In vitro studies in human liver microsomes indicate that tedizolid phosphate and tedizolid do not significantly inhibit metabolism mediated by any of the following CYP isoenzymes (CYP1A2, CYP2C19, CYP2A6, CYP2C8, CYP2C9, CYP2D6, and CYP3A4). Tedizolid did not alter activity of selected CYP isoenzymes, but induction of CYP3A4 mRNA was observed in vitro in hepatocytes.

A clinical study comparing the single dose (2 mg) pharmacokinetics of midazolam (CYP3A4 substrate) alone or in combination with Sivextro (once-daily 200 mg oral dose for 10 days), demonstrated no clinically meaningful difference in midazolam Cmax or AUC. No dose adjustment is necessary for co-administered CYP3A4 substrates during treatment with Sivextro.

Membrane transporters

The potential for tedizolid or tedizolid phosphate to inhibit transport of probe substrates of important drug uptake (OAT1, OAT3, OATP1B1, OATP1B3, OCT1, and OCT2) and efflux transporters (P-gp and BCRP) was tested in vitro. No clinically relevant interactions are expected to occur with these transporters, with the exception of BCRP.

In a clinical study comparing the single dose (10 mg) pharmacokinetics of rosuvastatin (BCRP substrate) alone or in combination with the oral administration of Sivextro film-coated tablets, rosuvastatin AUC and Cmax increased by approximately 70% and 55%, respectively, when coadministered with Sivextro (see section 4.5).

Monoamine oxidase inhibition

Tedizolid is a reversible inhibitor of MAO in vitro; however, no interaction is anticipated when comparing the IC50 and the anticipated plasma exposures in man. No evidence of MAO-A inhibition was observed in Phase 1 studies specifically designed to investigate the potential for this interaction.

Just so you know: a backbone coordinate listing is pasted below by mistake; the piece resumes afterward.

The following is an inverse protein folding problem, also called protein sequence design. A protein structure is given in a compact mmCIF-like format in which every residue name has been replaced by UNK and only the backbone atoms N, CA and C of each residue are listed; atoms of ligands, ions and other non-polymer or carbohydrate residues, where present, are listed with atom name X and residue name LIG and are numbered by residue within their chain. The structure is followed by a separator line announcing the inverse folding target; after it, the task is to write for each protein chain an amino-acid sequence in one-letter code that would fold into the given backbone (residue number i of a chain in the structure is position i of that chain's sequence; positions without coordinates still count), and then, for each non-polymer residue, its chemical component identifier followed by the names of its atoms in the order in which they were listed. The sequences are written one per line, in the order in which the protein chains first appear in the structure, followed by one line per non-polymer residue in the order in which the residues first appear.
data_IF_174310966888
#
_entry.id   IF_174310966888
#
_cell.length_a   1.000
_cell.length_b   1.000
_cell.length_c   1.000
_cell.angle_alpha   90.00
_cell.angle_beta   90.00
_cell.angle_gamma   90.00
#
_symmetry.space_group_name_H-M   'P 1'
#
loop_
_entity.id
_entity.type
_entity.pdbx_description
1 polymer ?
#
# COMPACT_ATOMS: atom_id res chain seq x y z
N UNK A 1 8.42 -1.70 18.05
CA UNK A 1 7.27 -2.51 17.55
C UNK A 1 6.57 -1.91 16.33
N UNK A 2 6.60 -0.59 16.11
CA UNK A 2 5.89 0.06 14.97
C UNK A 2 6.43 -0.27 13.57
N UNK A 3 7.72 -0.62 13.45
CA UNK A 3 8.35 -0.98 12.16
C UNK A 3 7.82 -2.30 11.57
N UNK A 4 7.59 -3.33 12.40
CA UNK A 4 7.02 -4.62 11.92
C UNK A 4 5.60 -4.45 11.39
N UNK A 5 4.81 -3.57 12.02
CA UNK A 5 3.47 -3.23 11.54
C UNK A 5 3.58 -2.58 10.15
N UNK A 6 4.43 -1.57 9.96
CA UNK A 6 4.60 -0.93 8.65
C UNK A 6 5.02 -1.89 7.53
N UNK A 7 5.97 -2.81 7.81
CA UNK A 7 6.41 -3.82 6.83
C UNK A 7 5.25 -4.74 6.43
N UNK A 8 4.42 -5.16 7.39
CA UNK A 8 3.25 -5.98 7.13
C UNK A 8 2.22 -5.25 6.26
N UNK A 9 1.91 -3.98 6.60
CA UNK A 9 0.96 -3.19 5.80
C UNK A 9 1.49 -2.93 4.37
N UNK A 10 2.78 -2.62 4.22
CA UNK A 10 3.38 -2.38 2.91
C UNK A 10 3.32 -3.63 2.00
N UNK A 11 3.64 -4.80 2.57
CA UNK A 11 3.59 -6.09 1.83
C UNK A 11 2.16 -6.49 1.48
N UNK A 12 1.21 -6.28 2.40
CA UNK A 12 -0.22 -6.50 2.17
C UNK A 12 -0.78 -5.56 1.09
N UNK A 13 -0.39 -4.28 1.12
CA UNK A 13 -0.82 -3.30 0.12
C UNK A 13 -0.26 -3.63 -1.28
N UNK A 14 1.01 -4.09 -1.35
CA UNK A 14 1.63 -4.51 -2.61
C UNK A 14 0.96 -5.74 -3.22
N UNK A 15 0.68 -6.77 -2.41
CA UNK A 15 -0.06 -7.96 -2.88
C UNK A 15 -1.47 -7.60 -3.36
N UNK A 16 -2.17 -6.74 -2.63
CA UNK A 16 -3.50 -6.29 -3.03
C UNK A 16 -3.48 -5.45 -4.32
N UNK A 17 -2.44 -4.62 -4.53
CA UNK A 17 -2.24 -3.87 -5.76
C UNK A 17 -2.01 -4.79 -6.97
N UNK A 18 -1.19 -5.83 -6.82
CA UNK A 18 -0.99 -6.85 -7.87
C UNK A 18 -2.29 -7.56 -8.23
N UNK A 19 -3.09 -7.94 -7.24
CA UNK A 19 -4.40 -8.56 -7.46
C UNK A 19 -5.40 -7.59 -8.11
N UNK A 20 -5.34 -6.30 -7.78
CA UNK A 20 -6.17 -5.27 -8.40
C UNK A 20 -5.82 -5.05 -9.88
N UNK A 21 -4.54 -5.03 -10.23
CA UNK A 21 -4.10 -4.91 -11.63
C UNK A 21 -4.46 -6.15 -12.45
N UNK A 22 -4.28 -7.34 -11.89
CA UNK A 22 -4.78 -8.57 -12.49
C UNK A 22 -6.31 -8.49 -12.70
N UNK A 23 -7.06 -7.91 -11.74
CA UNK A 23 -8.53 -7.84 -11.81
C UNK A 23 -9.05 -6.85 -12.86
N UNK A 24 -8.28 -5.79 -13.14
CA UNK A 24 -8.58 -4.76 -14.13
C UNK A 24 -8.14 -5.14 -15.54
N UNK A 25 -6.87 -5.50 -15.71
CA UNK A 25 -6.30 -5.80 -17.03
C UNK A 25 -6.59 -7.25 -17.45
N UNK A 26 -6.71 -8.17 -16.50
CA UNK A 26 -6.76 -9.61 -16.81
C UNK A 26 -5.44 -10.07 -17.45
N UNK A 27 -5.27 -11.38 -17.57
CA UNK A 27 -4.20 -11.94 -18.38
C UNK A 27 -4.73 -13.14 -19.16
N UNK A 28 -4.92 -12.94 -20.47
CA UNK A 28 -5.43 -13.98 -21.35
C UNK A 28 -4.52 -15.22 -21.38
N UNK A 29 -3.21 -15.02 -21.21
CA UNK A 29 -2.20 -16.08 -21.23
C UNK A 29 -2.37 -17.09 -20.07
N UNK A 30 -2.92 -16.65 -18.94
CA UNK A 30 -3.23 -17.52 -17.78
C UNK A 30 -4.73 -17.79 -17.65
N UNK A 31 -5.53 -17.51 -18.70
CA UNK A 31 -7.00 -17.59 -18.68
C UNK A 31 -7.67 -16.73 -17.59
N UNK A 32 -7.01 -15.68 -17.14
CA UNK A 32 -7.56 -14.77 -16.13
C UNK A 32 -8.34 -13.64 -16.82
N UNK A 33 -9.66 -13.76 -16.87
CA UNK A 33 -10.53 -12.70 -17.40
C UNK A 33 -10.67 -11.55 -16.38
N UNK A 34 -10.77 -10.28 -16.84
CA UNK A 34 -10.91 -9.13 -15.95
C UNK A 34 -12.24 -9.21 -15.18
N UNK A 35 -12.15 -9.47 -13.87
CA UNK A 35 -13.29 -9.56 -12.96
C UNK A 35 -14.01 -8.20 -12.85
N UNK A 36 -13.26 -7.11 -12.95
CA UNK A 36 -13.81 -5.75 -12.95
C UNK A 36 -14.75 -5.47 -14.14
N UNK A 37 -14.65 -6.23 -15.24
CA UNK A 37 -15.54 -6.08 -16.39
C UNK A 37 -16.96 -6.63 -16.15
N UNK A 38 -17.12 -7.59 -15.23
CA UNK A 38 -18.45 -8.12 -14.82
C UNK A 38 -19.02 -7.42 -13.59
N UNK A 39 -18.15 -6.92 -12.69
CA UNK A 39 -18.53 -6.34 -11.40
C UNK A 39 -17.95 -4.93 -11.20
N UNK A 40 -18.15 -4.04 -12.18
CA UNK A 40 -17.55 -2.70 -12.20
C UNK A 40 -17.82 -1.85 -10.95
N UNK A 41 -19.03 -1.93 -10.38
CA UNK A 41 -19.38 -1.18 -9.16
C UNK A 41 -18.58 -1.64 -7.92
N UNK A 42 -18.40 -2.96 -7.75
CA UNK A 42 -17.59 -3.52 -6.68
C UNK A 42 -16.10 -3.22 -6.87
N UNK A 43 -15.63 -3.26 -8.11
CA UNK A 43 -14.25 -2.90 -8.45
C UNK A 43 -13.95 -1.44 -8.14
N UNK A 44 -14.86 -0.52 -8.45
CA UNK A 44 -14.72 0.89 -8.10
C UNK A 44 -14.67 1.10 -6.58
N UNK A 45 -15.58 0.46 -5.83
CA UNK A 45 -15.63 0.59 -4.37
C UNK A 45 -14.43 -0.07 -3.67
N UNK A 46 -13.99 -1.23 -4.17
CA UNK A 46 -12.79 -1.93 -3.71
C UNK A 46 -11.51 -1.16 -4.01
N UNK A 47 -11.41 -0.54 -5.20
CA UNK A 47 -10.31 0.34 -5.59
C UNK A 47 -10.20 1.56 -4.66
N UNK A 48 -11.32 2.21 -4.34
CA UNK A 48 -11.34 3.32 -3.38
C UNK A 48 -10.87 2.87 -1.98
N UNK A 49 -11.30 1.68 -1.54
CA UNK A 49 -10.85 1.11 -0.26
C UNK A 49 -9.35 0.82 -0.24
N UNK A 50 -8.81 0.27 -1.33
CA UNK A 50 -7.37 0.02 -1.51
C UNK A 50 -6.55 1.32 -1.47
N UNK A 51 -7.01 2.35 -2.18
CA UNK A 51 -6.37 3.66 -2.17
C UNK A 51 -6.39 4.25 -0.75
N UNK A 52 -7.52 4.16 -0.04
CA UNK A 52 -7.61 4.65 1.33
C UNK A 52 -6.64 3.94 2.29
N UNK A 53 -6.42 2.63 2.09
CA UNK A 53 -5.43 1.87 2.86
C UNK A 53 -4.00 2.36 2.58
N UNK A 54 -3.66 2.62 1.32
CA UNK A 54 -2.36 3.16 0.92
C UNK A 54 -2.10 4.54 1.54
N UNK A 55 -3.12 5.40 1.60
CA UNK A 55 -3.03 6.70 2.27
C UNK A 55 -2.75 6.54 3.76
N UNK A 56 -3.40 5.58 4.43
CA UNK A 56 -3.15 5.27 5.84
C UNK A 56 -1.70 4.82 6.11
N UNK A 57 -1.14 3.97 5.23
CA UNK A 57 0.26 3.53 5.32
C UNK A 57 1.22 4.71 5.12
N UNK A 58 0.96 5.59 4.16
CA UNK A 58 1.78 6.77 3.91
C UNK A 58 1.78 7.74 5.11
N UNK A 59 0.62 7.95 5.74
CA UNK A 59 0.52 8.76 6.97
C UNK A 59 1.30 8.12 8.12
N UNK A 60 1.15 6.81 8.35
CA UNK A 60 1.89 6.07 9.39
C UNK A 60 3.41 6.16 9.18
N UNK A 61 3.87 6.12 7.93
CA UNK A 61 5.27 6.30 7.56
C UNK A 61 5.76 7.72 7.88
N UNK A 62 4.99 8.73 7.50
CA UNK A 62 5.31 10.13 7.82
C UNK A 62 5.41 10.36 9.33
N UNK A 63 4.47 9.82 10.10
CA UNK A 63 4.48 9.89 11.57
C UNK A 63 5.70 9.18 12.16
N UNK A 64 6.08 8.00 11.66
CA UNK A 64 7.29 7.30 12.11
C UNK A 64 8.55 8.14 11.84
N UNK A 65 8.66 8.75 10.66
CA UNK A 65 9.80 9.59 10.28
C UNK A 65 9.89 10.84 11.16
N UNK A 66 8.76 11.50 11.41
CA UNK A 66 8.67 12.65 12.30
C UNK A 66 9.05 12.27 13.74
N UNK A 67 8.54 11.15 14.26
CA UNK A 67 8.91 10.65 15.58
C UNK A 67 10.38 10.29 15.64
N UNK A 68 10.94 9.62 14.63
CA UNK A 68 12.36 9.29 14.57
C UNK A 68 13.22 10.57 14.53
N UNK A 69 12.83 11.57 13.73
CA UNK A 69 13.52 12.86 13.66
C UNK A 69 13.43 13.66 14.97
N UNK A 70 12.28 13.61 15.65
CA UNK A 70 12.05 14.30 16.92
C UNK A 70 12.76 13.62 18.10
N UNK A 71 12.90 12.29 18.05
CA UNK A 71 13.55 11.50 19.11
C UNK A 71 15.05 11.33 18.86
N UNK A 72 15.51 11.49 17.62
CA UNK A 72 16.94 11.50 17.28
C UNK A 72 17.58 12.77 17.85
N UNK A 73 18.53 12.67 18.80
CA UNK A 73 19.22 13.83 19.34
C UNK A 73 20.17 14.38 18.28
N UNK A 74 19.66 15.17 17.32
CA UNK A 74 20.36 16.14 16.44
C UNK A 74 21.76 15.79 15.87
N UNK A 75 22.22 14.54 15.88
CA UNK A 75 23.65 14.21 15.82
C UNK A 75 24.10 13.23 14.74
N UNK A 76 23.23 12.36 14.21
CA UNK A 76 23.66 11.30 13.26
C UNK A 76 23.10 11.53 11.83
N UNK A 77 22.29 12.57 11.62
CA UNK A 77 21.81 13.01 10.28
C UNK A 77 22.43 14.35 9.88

Adrenergic agents

Two placebo-controlled crossover studies were conducted to assess the potential of 200 mg oral tedizolid phosphate at steady state to enhance pressor responses to pseudoephedrine and tyramine in healthy individuals. No meaningful changes in blood pressure or heart rate were seen with pseudoephedrine. The median tyramine dose required to cause an increase in systolic blood pressure of ≥30 mmHg from pre-dose baseline was 325 mg with Sivextro compared to 425 mg with placebo. Administration of Sivextro with tyramine-rich foods (i.e., containing tyramine levels of approximately 100 mg) would not be expected to elicit a pressor response.

Serotonergic agents

Serotonergic effects at doses of tedizolid phosphate up to 30-fold above the human equivalent dose did not differ from vehicle control in a mouse model that predicts brain serotonergic activity. There are limited data in patients on the interaction between serotonergic agents and tedizolid phosphate. In Phase 3 studies, subjects taking serotonergic agents including antidepressants such as selective serotonin reuptake inhibitors (SSRIs), tricyclic antidepressants, and serotonin 5-hydroxytryptamine (5-HT1) receptor agonists (triptans), meperidine, or buspirone were excluded.

5.3 Preclinical safety data

Long-term carcinogenicity studies have not been conducted with tedizolid phosphate.

Repeated oral and intravenous dosing of tedizolid phosphate in rats in 1-month and 3-month toxicology studies produced dose- and time-dependent bone marrow hypocellularity (myeloid, erythroid, and megakaryocyte), with associated reduction in circulating RBCs, WBCs, and platelets. These effects showed evidence of reversibility and occurred at plasma tedizolid exposure levels (AUC) ≥6-fold greater than the plasma exposure associated with the human therapeutic dose. In a 1-month immunotoxicology study in rats, repeated oral dosing of tedizolid phosphate was shown to significantly reduce splenic B cells and T cells and reduce plasma IgG titers. These effects occurred at plasma tedizolid exposure levels (AUC) ≥3-fold greater than the expected human plasma exposure associated with the therapeutic dose.